Guest post from Dr. Shyamali Singhal, MD
Founder of Hope & Beauty
Taking Care Of Pets While Undergoing Cancer Treatment
For many cancer patients, the comfort and love offered by their pets as they navigate treatment, recovery, and survivorship can be invaluable. Yet the physical and financial strains of treatment can exacerbate the challenges of providing adequate care for a pet.
Dogs are colloquially known as “man’s best friends.” They are trusty companions, always happy to see us, follow our every word, and will never abandon us. Simply put, they love their humans unconditionally and are not hesitant to show that love. Research now shows there are also health-related benefits to spending time with these furry friends.
Pets can be a wonderful source of comfort and companionship during cancer treatment. In fact, studies have shown that pet therapy can often have huge benefits during chemotherapy. Having a pet by your side can decrease feelings of loneliness, promote a sense of well-being, and even reduce the need for pain medications.
The Downside Of Pet Ownership From The Perspective Of Cancer Patients
But, caring for certain pets might increase your risk of getting an infection. Not all pets pose the same risks, and not all cancer treatments do, either. If you have pets, tell your cancer care team about them and your routines for caring for them. You can find out what might not be safe during cancer treatment. It’s also a good idea to visit your pet’s veterinarian to find out what kinds of illness might be passed from your pet during times when your immune system is weak.
It’s best to avoid some types of pets while you’re getting cancer treatment. There’s also a big difference between taking in a sick stray and keeping your healthy pet during cancer treatment. Strays often carry more germs and might not be up to date on vaccines.
Pets that live inside the home and are well-cared for are much less likely to cause problems if precautions are used. Still, pets can sometimes pick up germs that don’t make them sick, but if a person with a weak immune system gets some of these germs, they can become ill.
Basic Guidelines For Safe Pet-Keeping For Cancer Patients
Some cancer treatments can weaken a patient’s immune system, so they may need to take special care. Being around animals, including pets, can increase the risk of infections. While going through cancer treatment, it’s good to follow some basic guidelines:
If you live with family or a roommate, ask someone else to clean up after pets such as cleaning the litter box or changing dog pads. If you need to clean up after a pet, wear gloves and wash your hands well after the cleanup. If you are cleaning a litter box, wear a mask to avoid inhaling the litter dust. Keep the litter box away from the kitchen and dining room.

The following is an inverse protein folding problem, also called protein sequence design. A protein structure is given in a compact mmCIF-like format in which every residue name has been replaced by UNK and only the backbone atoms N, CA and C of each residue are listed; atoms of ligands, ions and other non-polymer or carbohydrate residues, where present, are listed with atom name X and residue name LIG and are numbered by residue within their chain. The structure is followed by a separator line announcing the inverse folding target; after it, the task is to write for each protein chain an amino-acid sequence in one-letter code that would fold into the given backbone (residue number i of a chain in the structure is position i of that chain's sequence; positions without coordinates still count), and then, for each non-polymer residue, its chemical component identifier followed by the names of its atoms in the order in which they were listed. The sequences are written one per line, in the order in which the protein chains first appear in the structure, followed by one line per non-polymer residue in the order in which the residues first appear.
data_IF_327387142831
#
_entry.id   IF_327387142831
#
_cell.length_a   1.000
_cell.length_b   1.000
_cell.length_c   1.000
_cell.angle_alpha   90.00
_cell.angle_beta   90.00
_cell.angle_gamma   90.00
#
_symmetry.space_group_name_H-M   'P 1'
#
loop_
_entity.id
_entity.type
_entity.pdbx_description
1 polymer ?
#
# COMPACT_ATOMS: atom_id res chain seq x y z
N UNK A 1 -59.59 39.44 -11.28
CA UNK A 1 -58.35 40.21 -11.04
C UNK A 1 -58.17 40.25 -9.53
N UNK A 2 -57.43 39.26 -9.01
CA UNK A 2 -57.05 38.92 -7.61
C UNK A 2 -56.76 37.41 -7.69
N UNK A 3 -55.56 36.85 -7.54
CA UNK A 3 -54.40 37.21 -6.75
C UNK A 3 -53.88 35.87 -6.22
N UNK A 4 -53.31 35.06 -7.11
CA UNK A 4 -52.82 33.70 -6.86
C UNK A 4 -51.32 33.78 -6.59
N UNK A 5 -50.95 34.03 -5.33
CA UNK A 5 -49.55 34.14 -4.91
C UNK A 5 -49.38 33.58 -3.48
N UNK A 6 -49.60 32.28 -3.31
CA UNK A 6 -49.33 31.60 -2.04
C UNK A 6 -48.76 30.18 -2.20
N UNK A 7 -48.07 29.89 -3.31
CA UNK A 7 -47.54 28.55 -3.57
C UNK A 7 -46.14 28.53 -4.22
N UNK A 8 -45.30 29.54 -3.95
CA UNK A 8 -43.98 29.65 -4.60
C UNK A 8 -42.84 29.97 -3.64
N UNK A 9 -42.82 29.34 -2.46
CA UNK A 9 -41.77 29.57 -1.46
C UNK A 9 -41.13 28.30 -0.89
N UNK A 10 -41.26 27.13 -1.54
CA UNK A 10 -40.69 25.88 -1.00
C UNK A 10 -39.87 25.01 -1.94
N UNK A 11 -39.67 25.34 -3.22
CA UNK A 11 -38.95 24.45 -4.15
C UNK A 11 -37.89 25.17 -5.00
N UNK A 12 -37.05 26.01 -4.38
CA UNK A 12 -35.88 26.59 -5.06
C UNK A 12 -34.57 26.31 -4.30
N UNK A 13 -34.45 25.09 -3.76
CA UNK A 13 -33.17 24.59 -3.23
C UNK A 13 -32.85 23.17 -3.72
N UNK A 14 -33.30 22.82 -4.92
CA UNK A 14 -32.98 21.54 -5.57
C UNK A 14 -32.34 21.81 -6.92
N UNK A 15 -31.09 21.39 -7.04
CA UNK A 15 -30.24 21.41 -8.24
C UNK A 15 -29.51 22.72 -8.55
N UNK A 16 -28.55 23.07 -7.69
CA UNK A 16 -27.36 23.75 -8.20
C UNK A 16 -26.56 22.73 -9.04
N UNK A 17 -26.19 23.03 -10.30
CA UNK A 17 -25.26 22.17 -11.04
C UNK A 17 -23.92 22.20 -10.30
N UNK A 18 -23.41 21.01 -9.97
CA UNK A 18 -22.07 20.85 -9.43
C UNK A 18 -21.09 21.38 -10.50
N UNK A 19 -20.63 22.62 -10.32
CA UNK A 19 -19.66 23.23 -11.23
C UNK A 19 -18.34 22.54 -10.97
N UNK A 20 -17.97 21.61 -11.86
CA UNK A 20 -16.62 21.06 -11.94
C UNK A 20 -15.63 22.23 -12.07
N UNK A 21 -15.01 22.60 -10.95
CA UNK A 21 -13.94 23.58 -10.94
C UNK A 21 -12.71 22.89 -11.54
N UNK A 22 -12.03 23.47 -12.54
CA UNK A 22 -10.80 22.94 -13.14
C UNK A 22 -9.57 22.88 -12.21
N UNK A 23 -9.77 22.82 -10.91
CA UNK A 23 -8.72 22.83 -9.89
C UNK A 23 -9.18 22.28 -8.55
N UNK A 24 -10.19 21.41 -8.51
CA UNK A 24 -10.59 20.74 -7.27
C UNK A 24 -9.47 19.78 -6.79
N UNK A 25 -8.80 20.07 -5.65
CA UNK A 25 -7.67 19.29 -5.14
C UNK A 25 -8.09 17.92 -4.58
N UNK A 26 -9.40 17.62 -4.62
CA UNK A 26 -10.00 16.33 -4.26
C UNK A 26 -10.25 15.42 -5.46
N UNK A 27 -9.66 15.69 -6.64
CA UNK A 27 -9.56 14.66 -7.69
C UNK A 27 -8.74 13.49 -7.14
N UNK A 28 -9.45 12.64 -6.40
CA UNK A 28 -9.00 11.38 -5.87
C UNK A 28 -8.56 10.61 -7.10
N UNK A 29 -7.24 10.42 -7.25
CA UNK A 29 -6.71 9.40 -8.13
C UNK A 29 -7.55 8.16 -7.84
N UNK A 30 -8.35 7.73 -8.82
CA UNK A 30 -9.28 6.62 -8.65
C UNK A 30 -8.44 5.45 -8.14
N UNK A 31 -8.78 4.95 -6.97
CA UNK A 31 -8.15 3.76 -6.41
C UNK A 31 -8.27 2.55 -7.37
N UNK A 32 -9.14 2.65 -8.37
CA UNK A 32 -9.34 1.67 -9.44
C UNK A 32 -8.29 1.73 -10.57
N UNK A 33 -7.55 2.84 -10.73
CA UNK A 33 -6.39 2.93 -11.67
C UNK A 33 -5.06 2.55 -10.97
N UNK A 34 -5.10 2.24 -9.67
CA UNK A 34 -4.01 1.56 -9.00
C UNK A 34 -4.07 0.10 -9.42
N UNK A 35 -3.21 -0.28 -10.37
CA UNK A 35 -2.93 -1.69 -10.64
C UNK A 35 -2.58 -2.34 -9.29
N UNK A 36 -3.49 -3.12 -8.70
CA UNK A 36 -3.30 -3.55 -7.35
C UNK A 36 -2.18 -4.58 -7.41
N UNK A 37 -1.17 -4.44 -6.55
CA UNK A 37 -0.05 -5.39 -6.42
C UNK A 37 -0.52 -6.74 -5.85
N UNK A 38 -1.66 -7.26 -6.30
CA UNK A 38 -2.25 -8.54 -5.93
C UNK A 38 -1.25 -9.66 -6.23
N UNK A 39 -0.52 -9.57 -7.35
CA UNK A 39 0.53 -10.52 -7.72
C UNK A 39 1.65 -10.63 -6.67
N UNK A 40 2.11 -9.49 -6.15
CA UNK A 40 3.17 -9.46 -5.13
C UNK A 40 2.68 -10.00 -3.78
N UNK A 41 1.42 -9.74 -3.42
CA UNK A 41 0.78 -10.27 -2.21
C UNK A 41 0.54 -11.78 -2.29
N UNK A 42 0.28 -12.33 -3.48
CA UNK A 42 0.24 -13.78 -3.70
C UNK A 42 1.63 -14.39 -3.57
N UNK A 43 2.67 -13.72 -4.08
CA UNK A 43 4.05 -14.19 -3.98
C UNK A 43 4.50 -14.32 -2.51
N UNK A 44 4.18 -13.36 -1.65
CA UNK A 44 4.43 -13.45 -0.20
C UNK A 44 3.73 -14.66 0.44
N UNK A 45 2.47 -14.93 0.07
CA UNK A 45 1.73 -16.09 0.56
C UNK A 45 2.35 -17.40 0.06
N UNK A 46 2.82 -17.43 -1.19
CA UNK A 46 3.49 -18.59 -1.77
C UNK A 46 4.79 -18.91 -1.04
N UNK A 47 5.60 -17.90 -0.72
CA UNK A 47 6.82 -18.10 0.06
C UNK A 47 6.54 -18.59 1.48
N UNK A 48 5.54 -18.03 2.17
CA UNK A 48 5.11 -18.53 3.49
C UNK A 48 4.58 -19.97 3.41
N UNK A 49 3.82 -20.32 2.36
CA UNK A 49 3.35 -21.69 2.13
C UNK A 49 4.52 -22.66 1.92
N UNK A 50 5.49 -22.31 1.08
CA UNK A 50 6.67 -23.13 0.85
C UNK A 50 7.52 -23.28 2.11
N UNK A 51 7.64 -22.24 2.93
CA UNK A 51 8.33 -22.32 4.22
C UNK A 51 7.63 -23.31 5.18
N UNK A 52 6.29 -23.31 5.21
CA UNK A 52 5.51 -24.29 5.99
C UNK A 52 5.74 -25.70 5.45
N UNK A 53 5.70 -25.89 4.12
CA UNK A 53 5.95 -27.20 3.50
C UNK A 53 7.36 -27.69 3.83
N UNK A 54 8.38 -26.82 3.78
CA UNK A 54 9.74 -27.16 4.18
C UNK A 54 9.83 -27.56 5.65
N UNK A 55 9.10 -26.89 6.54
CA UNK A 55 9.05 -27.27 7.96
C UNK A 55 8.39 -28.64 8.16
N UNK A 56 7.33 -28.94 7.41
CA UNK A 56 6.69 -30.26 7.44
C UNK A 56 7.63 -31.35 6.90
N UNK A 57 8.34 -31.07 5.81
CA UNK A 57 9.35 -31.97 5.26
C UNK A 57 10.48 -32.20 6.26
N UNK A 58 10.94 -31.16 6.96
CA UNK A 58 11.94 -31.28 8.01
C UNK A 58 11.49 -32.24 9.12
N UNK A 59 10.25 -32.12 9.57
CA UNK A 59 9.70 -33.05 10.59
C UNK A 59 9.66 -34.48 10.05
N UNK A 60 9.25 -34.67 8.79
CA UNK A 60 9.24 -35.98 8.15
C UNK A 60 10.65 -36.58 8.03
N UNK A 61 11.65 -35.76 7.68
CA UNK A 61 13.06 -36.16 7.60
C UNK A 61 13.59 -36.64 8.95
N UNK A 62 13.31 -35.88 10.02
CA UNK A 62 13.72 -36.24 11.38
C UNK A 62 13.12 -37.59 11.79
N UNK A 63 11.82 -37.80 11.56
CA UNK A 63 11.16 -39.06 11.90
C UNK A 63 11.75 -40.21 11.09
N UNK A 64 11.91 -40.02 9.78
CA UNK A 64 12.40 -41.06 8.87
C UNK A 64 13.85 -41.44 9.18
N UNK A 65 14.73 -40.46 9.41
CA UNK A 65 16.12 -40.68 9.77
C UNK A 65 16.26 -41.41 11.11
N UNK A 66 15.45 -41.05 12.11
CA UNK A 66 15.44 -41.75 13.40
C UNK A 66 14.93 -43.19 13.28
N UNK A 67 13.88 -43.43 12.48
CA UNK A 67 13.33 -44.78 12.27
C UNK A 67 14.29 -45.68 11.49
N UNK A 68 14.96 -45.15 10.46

If your pet is sick, take it to the vet right away. Your pet may have an infection that could be passed on to you if your immune system is weak. You also want to make sure your pet receives the care it needs!
Avoid scratches. Keep your dog’s or cat’s nails trimmed to minimize the risk of scratches. If you do get scratched, clean it well and keep it covered with a bandage. If it becomes red, warm, swollen, or oozes pus, call your healthcare team as soon as possible.
Keep your pets up-to-date on vaccines, heartworm prevention, and flea and tick medications to minimize your exposure to infection.
Do not adopt new pets or take in strays during cancer treatment. Strays are more likely to carry germs and not be up-to-date on vaccines, even if the animal appears healthy.
Some pets and animals do need to be avoided during cancer treatment when your immune system is weakened. Reptiles, chickens, ducks, and rodents can carry salmonella and other germs that may cause infection.
Find a good pet sitter! If you have to spend time at the hospital for surgery or treatment, make sure you have a reliable pet sitter.
Therapy Dogs- What Are They And How Can They Help In Recovery
They’re specially trained animals who visit patients in the hospital to help them feel better.
Most of these dogs live at home with their owners and make routine visits to cancer facilities. The visits usually last less than two hours, and the animals typically stay with each person for about 15 or 20 minutes. Dogs can go to rooms, treatment areas like chemotherapy suites, and lounges or group areas.
A visit can involve hugging, petting, or talking to the dog. Some people read to the pup, play with it, or even walk it.
Therapy dogs come in all shapes, sizes, and breeds. But certain dogs match up better with specific people. For example, an active child may do better with an active dog who likes to play and can fetch a ball. If you’re not feeling well or are in pain, a calm dog who can lie on the bed with you may be a better-suited choice.